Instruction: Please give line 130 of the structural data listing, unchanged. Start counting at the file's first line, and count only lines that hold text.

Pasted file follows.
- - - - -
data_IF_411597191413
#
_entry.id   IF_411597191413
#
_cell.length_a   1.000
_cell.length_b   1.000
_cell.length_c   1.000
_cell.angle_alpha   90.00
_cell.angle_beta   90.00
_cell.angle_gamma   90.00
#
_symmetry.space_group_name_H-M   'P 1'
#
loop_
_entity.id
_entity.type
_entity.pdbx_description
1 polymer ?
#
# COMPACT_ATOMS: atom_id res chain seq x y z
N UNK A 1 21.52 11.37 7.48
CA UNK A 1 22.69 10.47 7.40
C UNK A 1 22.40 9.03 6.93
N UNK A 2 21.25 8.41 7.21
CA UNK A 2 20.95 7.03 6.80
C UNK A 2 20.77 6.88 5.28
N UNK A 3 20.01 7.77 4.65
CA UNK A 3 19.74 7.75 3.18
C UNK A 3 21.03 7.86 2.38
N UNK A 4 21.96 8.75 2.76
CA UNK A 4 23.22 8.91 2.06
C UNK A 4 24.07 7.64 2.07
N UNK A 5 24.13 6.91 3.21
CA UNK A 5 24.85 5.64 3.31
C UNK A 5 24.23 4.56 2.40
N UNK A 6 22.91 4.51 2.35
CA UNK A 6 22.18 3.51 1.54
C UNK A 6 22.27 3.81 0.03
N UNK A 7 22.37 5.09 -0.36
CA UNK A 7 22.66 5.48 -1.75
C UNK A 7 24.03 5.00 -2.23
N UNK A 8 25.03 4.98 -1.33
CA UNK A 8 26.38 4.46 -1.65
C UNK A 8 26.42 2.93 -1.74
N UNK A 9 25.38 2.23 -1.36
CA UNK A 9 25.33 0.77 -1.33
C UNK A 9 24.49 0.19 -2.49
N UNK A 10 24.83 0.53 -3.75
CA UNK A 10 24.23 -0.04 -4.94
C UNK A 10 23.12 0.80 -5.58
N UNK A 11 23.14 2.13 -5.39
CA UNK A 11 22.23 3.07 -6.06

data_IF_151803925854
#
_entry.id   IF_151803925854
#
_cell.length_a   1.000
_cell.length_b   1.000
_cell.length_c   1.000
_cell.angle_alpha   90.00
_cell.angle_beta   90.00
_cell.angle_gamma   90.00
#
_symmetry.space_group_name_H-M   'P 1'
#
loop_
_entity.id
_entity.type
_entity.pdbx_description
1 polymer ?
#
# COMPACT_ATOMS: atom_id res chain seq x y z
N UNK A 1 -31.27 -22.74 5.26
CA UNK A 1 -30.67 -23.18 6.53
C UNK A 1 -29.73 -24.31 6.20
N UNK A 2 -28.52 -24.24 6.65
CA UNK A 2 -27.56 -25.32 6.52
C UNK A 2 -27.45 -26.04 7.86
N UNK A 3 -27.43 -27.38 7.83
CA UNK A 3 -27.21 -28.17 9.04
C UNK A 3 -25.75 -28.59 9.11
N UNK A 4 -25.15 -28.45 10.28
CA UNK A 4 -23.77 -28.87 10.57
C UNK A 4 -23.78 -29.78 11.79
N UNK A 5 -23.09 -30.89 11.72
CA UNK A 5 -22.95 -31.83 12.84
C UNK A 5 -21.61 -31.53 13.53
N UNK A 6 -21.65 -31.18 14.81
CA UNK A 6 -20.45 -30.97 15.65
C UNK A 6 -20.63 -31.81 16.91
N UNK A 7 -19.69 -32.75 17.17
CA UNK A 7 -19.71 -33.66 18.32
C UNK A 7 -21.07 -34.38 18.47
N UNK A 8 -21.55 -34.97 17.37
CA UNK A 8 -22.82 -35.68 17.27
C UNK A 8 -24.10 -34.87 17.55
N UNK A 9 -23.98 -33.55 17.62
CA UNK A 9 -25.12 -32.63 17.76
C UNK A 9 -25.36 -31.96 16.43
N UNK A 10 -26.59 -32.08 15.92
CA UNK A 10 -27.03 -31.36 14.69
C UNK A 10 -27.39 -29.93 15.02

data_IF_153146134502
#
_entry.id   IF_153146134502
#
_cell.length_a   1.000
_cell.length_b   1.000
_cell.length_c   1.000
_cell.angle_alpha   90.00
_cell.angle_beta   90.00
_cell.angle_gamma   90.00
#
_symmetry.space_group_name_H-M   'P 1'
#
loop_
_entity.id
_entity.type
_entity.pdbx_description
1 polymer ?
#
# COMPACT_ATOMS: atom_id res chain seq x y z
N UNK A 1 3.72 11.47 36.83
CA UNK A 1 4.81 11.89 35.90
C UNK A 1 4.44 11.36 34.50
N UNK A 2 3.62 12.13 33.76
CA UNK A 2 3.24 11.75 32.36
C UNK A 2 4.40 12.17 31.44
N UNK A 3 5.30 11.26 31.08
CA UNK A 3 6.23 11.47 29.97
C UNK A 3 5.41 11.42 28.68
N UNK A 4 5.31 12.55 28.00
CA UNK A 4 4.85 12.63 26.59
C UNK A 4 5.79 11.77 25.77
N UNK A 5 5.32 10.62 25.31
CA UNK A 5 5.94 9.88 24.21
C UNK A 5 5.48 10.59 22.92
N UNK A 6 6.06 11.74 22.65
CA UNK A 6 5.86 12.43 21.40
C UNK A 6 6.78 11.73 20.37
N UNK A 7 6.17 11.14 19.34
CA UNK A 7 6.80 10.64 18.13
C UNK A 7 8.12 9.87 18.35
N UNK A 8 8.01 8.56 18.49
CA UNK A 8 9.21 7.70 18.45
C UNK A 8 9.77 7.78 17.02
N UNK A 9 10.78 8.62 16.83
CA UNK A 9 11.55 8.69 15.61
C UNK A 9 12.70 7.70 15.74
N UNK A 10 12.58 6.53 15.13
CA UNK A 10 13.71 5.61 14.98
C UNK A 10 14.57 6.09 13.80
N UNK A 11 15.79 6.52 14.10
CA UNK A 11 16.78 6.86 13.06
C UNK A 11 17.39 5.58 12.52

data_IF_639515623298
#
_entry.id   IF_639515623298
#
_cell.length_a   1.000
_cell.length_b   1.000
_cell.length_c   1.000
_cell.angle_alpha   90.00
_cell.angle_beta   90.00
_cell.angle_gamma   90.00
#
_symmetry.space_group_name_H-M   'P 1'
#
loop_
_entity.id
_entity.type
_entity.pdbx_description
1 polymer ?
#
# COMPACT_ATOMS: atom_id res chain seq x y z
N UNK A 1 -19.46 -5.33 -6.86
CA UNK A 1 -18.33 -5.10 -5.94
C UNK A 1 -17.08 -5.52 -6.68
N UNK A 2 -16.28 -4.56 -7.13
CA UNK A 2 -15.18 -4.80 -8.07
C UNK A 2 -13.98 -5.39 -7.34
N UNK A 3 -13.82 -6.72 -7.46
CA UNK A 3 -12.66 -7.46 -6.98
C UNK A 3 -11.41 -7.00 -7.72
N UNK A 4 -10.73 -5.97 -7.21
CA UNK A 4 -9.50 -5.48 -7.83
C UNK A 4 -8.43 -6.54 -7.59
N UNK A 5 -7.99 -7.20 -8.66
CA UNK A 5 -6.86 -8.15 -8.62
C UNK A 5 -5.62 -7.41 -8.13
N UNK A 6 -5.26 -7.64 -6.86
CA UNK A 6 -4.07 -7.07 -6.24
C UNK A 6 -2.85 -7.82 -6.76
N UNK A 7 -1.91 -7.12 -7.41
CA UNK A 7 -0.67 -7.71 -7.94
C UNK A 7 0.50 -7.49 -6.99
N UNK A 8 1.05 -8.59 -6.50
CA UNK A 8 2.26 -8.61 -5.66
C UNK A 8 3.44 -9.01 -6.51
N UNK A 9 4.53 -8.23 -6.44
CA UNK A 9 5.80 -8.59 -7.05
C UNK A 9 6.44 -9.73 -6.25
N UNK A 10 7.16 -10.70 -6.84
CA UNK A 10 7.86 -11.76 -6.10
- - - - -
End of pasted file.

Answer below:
CA UNK A 3 6.23 11.47 29.97